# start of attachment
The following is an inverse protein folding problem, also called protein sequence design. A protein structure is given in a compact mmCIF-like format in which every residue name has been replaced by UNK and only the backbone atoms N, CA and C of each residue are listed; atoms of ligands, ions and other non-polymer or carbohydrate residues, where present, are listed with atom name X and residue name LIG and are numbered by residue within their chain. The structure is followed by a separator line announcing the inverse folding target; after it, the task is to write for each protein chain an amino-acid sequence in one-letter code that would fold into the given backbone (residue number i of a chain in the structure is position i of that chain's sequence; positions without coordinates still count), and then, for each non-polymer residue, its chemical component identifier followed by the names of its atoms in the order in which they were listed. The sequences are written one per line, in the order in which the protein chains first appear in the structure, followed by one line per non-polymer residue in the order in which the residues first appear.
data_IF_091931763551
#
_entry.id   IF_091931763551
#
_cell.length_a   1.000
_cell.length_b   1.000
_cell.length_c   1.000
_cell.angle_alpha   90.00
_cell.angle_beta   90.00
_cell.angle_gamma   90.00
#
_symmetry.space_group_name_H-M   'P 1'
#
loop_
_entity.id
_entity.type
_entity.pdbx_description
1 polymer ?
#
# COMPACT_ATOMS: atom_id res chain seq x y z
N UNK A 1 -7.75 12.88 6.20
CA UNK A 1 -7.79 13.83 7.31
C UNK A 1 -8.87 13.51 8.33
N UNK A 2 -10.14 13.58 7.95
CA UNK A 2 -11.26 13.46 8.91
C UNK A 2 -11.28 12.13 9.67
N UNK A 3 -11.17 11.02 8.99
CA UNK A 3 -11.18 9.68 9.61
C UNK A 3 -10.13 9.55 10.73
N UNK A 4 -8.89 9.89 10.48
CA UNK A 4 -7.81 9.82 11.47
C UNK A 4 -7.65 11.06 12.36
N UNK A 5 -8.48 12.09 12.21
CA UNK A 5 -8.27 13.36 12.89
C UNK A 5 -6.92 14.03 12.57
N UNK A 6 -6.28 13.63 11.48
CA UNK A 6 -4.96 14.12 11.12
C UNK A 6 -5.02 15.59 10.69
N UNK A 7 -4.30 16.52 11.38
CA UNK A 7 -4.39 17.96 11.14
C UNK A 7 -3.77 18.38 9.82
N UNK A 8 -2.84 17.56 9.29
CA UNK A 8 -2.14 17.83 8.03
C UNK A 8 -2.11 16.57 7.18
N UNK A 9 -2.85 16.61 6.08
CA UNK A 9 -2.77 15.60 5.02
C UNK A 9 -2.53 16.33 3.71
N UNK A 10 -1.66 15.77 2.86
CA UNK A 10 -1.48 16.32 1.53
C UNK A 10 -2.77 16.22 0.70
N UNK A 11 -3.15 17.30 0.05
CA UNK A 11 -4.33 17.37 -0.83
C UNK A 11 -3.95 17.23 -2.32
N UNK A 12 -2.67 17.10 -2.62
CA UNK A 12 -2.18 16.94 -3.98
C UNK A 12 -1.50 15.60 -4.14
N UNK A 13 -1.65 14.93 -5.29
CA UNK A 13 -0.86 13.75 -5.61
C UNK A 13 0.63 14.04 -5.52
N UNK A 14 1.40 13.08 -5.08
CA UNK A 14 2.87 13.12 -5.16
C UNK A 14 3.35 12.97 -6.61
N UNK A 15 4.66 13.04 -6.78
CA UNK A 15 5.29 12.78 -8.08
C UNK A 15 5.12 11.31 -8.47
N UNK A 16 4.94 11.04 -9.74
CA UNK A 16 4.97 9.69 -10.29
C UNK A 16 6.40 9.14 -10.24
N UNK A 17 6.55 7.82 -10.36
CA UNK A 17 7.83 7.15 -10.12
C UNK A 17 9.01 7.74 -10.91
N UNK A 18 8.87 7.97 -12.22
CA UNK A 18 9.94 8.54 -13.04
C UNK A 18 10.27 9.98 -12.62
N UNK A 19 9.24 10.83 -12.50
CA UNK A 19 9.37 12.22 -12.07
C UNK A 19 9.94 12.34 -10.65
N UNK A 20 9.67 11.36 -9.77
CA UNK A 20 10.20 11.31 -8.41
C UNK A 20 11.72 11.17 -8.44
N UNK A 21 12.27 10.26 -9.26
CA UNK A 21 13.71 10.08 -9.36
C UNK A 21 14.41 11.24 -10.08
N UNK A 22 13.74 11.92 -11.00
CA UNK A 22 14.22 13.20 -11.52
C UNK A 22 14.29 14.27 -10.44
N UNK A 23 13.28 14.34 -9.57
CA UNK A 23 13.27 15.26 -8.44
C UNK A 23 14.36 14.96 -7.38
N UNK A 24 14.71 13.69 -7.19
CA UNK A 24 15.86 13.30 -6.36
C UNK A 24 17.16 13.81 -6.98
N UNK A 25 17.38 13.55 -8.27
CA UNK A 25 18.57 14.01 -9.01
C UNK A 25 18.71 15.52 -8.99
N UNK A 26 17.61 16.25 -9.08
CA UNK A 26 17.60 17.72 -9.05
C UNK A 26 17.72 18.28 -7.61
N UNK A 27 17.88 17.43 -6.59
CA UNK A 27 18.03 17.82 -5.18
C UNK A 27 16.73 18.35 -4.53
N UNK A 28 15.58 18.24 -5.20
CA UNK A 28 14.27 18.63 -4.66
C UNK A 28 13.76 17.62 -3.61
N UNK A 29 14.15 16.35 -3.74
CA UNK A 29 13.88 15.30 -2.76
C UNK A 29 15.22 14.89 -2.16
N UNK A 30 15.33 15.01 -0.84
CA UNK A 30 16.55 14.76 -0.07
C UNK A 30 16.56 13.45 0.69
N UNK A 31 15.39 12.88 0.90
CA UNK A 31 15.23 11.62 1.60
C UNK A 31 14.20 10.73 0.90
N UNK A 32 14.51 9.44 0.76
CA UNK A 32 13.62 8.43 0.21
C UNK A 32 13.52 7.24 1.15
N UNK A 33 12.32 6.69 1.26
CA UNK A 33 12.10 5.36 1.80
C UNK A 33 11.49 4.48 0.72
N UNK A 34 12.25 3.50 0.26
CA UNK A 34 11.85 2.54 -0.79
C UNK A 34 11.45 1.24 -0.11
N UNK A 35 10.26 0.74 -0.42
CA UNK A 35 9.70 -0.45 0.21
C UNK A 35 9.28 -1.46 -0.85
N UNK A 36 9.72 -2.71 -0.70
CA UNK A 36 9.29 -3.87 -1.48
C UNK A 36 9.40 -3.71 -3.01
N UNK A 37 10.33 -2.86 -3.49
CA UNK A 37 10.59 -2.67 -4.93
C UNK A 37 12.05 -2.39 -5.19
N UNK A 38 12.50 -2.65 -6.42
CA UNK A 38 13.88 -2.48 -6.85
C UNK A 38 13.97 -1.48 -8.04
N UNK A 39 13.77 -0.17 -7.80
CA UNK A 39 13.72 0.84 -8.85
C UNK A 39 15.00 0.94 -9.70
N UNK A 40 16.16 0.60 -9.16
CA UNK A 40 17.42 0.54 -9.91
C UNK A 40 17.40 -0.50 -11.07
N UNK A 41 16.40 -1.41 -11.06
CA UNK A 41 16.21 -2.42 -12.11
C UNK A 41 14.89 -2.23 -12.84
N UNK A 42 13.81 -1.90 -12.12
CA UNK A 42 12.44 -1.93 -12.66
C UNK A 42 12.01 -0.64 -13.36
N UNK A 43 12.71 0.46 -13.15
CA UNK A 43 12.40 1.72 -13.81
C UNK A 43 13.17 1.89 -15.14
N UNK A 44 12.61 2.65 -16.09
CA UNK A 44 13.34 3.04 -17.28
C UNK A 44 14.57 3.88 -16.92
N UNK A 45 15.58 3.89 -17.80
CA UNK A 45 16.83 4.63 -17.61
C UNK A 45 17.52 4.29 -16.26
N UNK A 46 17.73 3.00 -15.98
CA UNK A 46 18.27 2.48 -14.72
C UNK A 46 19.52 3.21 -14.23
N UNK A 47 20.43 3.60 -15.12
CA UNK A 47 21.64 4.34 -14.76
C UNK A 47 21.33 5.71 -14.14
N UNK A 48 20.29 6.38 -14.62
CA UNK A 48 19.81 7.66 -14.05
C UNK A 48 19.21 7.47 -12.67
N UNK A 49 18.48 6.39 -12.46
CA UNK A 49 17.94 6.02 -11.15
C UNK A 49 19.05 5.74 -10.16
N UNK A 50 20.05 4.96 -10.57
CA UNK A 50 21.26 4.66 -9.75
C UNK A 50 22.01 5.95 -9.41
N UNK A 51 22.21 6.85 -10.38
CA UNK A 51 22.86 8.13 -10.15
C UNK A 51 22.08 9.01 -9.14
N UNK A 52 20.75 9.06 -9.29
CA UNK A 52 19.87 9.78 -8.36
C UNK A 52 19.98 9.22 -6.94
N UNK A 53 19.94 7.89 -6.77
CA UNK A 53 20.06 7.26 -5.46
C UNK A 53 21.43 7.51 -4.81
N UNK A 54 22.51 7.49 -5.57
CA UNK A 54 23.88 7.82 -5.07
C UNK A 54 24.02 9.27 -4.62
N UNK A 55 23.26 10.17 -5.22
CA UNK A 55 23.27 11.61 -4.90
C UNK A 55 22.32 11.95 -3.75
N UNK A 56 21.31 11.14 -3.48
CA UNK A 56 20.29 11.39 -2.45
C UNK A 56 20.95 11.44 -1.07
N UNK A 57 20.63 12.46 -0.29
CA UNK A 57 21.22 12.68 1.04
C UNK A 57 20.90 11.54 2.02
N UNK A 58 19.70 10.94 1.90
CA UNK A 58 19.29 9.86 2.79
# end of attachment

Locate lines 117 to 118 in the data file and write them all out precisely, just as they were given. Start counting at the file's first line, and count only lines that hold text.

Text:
C UNK A 32 13.52 7.24 1.15
N UNK A 33 12.32 6.69 1.26